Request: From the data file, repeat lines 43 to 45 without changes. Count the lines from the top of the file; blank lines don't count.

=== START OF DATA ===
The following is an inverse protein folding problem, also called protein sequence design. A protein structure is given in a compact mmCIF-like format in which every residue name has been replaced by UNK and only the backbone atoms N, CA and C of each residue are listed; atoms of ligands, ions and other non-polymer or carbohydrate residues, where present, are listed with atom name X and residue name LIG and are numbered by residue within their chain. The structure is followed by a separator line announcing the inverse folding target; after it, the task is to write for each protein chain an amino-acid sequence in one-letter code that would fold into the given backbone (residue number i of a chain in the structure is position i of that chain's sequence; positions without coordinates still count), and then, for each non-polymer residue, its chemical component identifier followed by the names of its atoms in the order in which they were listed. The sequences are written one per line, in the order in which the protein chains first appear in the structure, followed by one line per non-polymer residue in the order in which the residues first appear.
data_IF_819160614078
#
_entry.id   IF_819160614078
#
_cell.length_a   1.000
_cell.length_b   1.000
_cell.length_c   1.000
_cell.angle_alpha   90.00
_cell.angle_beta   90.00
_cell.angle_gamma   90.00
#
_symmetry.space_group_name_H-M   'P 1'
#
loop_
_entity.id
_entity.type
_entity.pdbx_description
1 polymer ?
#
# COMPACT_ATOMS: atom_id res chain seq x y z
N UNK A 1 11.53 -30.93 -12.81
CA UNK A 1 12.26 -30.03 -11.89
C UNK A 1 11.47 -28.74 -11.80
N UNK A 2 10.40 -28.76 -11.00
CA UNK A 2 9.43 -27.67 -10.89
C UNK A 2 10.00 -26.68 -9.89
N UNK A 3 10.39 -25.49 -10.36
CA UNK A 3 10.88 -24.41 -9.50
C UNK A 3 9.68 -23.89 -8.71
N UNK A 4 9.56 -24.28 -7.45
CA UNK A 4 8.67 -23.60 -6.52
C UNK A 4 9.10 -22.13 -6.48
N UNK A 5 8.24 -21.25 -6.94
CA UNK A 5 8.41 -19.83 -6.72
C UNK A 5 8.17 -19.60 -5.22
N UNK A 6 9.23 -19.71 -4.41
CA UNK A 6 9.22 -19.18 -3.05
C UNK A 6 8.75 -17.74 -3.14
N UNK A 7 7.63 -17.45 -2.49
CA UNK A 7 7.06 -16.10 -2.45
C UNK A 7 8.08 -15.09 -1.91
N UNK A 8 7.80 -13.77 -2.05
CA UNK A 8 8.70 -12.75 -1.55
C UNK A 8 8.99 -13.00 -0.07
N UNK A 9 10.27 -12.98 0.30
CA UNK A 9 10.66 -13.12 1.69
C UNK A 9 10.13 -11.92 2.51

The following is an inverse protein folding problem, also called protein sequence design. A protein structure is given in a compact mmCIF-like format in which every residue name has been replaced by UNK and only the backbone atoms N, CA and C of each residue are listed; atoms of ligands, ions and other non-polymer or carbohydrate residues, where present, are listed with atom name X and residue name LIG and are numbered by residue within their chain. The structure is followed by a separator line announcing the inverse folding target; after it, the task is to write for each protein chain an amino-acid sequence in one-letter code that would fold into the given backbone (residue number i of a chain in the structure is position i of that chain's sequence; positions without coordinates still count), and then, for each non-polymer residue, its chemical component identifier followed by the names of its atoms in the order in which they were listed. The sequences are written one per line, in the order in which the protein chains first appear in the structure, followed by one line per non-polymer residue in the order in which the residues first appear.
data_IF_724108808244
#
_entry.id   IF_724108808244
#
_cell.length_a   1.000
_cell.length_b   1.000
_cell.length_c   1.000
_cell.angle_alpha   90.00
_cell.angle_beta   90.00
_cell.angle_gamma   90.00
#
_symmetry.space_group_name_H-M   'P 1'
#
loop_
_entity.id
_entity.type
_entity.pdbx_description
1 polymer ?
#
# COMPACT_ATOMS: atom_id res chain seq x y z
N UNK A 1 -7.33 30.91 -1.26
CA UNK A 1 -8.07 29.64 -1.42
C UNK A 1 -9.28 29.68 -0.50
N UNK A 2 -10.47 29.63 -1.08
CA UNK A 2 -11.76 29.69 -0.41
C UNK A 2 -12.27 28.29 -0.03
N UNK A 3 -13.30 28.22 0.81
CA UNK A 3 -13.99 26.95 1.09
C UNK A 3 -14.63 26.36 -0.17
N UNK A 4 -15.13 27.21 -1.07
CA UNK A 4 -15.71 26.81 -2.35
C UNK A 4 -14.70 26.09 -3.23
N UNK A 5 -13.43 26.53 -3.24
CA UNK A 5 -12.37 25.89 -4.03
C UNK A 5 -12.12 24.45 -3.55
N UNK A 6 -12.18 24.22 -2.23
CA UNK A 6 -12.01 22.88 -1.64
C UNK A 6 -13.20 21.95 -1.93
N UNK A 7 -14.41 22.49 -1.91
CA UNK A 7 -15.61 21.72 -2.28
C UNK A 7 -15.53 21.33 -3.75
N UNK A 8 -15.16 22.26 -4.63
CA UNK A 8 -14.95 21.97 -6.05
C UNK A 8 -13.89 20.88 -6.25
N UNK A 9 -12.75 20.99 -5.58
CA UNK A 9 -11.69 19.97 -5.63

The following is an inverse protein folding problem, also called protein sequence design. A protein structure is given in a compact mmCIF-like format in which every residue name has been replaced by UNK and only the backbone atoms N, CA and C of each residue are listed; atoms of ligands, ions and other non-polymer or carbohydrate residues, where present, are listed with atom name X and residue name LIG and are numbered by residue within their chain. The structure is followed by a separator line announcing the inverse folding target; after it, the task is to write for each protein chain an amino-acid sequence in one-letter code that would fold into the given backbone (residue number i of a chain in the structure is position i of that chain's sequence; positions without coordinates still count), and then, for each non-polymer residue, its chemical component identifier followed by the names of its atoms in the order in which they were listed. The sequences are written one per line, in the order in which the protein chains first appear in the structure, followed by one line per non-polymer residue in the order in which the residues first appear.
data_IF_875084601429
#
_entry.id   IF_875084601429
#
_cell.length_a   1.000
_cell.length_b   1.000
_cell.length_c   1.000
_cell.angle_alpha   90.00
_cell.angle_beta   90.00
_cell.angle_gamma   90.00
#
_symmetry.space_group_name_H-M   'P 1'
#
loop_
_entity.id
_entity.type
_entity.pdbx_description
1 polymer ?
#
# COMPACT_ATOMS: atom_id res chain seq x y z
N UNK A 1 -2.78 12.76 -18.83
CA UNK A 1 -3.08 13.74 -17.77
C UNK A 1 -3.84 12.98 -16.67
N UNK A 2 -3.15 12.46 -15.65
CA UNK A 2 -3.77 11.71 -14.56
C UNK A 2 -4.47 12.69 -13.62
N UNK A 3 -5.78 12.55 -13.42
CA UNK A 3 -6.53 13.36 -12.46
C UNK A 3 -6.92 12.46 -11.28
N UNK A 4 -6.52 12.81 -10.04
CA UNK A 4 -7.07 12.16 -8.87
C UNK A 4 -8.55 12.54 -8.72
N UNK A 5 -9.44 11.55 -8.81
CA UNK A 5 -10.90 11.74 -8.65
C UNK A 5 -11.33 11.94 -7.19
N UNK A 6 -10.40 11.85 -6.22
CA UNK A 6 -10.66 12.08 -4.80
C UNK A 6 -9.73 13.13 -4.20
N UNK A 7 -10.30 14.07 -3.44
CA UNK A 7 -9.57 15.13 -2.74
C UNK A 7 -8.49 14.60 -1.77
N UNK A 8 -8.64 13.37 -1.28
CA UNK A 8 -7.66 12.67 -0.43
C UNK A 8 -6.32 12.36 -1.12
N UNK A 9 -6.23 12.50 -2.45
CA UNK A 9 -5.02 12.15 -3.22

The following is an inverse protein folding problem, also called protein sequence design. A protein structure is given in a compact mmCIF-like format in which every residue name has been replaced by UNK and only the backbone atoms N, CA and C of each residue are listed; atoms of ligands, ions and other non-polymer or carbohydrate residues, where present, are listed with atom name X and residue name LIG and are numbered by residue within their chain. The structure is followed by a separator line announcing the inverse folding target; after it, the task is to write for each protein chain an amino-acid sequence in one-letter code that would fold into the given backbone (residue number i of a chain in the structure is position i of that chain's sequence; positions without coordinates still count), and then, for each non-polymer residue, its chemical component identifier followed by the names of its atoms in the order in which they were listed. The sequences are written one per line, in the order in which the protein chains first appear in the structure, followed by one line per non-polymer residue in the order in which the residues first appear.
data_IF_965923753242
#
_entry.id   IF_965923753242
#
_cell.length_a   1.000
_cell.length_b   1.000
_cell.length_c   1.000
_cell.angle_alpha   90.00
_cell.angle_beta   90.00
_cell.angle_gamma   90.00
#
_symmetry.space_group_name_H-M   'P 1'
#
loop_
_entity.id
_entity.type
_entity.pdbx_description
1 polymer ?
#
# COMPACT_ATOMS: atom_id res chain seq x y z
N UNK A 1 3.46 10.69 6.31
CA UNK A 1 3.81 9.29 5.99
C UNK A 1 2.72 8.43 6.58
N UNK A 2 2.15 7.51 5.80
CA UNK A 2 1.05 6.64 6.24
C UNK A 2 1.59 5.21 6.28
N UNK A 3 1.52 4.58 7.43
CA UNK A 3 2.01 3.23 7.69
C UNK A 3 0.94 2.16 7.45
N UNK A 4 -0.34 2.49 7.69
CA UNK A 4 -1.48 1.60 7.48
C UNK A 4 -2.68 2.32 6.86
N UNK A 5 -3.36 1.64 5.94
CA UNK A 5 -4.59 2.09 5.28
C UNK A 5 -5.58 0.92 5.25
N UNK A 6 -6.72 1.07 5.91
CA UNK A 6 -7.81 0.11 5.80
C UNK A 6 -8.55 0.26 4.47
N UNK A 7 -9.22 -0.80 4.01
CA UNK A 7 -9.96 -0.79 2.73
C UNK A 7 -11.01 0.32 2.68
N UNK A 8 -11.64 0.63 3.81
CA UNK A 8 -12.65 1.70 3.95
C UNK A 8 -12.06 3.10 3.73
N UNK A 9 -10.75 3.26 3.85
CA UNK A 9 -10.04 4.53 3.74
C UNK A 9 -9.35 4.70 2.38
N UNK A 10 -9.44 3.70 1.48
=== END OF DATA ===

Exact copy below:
N UNK A 8 7.80 -13.77 -2.05
CA UNK A 8 8.70 -12.75 -1.55
C UNK A 8 8.99 -13.00 -0.07